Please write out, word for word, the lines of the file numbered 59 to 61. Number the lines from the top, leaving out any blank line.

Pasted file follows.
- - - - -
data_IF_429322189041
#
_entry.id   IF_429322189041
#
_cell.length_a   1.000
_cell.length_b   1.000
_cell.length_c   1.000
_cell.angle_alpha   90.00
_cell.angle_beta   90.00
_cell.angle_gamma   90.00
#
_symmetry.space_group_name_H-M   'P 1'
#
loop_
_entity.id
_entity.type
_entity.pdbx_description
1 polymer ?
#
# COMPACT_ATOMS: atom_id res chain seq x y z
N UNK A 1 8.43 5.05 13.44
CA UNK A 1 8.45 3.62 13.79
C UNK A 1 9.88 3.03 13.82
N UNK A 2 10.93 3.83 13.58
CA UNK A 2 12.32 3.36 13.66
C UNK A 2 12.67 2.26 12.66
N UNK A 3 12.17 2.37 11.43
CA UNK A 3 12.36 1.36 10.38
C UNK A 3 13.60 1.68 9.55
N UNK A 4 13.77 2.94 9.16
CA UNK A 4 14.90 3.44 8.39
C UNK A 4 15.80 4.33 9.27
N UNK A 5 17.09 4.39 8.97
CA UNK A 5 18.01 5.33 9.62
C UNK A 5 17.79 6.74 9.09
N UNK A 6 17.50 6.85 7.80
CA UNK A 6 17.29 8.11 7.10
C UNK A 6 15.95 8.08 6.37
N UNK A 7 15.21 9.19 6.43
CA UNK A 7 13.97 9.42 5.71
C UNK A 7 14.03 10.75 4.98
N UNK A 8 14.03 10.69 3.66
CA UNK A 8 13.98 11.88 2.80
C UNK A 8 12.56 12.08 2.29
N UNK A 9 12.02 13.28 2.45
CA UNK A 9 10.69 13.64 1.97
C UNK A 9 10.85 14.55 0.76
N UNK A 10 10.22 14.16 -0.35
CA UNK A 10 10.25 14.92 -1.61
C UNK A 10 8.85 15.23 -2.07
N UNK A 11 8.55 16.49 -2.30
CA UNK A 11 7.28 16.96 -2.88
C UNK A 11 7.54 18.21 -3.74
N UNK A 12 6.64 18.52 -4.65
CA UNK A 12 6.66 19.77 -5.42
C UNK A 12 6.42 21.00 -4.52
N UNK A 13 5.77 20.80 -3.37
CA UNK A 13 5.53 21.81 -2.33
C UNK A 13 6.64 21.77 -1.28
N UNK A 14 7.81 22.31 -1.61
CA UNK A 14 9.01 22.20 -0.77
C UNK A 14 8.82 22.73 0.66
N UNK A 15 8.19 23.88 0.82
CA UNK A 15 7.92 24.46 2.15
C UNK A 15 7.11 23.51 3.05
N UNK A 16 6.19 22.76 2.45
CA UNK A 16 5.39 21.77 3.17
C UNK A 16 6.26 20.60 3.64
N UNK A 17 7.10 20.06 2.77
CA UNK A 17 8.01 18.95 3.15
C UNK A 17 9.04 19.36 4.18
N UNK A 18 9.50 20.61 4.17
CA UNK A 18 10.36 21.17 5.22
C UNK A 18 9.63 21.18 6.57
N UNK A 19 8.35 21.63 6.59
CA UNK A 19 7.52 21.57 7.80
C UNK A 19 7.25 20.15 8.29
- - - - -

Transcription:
C UNK A 13 6.64 21.77 -1.28
N UNK A 14 7.81 22.31 -1.61
CA UNK A 14 9.01 22.20 -0.77